Jump directly to the Content

Embracing My Less than Spectacular Church

Ministry doesn't have to be mega to matter.

For nearly nine years I was on senior staff at one of the largest evangelical churches in the suburbs of Chicago. We were highly organized, and prided ourselves on excellence in all of our ministry outreaches.

My drive to work every day was about 30 minutes, a commute that took me past many small churches, churches I then considered insignificant. As their tiny, sometimes run-down buildings sailed by, I would think, What's the point of these churches? Is anything even happening there?

Turns out God had a way of shaking me loose of my mega church arrogance. In a poetic justice kind of way, I found myself pastoring one of "those churches," the seemingly insignificant, small congregations where God, in my view, wasn't at work.

It's been five years and I'm still the senior pastor of a small church, a congregation that may never be profiled in leading evangelical publications, one that will probably never be held up as a model ministry for church planters and revitalizers. However, I don't consider ...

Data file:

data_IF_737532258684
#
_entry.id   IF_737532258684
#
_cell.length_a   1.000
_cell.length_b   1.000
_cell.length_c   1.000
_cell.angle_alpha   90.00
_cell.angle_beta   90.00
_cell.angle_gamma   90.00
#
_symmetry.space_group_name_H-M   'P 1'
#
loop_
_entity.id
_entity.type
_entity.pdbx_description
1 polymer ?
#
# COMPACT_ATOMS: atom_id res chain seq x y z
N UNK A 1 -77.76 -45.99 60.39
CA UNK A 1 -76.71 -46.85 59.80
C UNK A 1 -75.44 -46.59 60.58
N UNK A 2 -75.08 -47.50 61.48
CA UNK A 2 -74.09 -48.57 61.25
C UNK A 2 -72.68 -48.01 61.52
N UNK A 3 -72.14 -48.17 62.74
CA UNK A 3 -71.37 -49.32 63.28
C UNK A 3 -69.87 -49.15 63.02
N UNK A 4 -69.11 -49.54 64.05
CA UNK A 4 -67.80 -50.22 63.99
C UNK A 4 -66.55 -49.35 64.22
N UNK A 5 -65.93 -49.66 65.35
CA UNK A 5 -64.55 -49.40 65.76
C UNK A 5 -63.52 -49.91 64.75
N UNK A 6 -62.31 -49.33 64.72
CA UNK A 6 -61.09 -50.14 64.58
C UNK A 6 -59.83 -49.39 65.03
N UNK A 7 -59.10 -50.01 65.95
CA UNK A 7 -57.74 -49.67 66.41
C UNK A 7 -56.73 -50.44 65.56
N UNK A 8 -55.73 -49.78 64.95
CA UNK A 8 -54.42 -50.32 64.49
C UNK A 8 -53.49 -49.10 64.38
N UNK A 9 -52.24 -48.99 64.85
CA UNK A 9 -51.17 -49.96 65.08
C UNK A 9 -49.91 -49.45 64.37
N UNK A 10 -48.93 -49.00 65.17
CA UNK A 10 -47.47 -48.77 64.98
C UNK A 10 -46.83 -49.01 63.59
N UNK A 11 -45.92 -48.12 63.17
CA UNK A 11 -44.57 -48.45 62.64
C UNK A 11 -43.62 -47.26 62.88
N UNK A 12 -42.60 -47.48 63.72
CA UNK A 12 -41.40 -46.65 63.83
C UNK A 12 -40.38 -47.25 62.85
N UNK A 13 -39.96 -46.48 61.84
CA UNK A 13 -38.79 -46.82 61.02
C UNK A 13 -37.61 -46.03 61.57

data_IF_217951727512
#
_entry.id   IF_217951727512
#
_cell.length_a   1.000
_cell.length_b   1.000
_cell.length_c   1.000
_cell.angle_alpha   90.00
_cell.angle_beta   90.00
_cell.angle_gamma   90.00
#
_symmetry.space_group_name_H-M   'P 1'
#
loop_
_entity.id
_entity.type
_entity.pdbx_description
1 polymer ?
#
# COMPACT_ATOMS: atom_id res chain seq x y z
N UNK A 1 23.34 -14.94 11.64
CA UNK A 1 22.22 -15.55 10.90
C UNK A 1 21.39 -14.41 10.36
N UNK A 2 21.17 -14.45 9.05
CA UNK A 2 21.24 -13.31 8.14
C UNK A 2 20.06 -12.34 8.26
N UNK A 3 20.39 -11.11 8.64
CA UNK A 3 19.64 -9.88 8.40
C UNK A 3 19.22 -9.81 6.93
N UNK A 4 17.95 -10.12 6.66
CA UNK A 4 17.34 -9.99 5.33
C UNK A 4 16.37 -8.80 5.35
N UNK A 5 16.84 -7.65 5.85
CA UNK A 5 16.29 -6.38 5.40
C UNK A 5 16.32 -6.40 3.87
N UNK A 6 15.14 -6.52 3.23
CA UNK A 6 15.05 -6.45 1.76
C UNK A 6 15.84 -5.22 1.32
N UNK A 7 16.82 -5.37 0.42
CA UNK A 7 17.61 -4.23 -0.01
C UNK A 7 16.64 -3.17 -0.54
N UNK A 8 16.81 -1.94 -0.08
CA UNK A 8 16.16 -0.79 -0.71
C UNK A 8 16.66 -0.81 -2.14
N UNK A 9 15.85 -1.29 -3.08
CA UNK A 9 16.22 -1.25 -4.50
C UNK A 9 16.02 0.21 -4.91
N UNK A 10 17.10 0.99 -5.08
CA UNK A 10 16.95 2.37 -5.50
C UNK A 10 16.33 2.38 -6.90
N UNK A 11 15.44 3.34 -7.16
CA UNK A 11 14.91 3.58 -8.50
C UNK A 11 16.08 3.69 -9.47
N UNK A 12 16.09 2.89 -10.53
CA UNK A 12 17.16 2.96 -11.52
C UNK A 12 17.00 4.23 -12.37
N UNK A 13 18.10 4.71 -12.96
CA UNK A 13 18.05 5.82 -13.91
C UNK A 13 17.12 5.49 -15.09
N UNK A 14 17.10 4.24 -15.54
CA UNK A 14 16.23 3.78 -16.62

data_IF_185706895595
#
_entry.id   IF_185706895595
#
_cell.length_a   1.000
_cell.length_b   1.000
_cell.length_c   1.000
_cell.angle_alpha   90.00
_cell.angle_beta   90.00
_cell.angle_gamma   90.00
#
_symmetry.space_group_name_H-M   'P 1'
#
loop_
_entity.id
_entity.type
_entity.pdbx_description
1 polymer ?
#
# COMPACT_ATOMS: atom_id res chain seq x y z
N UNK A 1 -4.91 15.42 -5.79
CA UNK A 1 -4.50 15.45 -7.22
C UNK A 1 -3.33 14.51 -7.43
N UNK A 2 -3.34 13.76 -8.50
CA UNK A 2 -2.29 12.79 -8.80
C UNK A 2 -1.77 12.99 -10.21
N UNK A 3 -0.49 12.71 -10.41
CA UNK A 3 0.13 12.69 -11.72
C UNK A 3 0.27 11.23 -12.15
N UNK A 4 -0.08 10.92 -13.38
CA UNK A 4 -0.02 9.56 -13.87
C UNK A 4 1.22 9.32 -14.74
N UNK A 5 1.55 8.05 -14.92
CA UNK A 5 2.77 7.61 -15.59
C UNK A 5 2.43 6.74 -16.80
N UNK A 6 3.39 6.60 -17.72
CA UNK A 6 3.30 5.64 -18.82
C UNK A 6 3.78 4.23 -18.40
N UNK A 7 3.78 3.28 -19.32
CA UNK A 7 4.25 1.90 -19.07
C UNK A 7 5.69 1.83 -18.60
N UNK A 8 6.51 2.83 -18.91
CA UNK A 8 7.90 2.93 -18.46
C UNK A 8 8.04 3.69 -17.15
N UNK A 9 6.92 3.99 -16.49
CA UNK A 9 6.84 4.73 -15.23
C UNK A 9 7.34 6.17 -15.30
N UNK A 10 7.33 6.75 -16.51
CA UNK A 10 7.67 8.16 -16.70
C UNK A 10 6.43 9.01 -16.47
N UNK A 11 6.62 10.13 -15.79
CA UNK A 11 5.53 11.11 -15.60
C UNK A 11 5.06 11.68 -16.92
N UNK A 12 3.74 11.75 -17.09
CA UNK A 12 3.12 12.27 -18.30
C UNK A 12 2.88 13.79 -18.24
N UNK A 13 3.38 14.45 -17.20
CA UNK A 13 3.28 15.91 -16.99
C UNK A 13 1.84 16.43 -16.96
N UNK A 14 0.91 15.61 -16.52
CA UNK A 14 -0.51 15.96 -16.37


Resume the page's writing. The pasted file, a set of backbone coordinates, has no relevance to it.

Subscriber access only You have reached the end of this Article Preview

To continue reading, subscribe to Christianity Today magazine. Subscribers have full digital access to CT Pastors articles.

Support Our Work

Subscribe to CT for less than $4.25/month

Homepage Subscription Panel

Read These Next

Website Wisdom
Website Wisdom
New Research, Cooperative Reveal Best Practices for Churches.
From the Magazine
Who Will Pay Africa’s Medical Bills?
Who Will Pay Africa’s Medical Bills?
Locals are increasingly running African mission hospitals. The next challenge: keeping foreign donors.
Editor's Pick
When Churches Put Love at the Center
When Churches Put Love at the Center
How "beloved community" helps us envision tangible ways to embody kingdom values.